Population Matters

Global biodiversity and population

Global biodiversity and population

Biodiversity is the sum of all plants, animals and microorganisms as well as their phenotypic and genotypic variation, along with the ecosystems of which they are a part. Biodiversity is the fundamental regulator of climate, energy, food, nutrients and water.

As the human footprint on the earth has expanded, the earth’s biodiversity has continuously declined.

The Millennium Ecosystems Assessment (2005) states: “Changes in biodiversity due to human activity have been more rapid in the last 50 years than at any time in human history.”

The Kemp's ridley sea turtle: just one example of a species that is critically endangered due to human activity
The Kemp’s ridley sea turtle: just one example of a species that is now critically endangered due to hunting, habitat loss, pollution and entanglement in shrimping nets

It highlights that there is a 40 per cent decline in average species abundance, a 50 per cent decline in inland water species, and a 30 per cent decline in the population of marine and terrestrial species.

In this briefing, we report on, and discuss, the recent changes in the global biodiversity associated with the terrestrial and aquatic ecosystem, the importance of genetic biodiversity, and the role of human population growth on these biodiversity systems.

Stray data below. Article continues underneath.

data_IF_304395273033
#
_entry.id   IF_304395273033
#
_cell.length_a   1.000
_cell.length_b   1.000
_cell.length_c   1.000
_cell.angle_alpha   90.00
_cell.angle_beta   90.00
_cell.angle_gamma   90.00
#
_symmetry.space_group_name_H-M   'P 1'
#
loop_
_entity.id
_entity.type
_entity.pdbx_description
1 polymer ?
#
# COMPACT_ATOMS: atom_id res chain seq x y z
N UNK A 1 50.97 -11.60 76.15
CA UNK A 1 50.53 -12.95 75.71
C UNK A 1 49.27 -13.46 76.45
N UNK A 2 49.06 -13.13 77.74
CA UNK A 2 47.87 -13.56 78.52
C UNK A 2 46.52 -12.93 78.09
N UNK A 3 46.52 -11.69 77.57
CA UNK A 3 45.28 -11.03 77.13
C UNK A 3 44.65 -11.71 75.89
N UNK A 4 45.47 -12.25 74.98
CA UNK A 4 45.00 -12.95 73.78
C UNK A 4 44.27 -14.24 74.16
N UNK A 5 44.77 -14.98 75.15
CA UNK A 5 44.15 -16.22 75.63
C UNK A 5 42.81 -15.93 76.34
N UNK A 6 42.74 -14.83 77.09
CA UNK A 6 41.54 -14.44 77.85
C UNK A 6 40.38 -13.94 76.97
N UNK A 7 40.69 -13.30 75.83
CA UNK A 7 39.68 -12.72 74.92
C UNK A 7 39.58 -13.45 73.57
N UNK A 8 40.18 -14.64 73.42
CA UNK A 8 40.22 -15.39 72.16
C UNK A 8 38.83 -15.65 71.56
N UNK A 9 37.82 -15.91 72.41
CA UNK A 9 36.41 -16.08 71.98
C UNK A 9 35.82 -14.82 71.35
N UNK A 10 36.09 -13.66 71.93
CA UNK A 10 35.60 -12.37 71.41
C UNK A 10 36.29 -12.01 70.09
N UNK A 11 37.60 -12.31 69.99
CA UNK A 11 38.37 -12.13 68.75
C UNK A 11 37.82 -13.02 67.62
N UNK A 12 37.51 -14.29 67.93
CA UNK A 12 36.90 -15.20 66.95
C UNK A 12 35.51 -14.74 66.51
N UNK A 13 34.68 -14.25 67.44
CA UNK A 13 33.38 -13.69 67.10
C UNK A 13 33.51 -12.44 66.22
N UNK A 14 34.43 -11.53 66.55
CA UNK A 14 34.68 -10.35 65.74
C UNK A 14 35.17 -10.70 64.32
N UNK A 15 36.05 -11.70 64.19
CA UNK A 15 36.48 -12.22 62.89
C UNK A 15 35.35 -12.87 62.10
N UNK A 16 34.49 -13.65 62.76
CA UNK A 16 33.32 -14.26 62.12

The rapid reduction of tropical forests has threatened hundreds of plant and animal species with extinction.

The loss in aquatic biodiversity has resulted in a 40 per cent decline in the population of amphibians and a 20 per cent decline in freshwater fish. Housing and commercial construction along river banks has eroded the soil, polluted the water and fragmented the aquatic habitat.

Due to such anthropogenic alterations in the environment, there is a loss, not only of species but also of their genetic component that is crucial for diversity and has important uses for mankind.

Population Matters asserts that the relentless increase in the human population is primarily responsible for this decline in biodiversity, through the increased need for food and space, and higher per-capita consumption.

We conclude that, if human population continues to grow at the same rate, the depletion of biodiversity will continue unabated.

Population Matters believes that action to promote a reduction in, and reversal of, human population growth is necessary for us to maintain biodiversity in order to secure a sustainable future.

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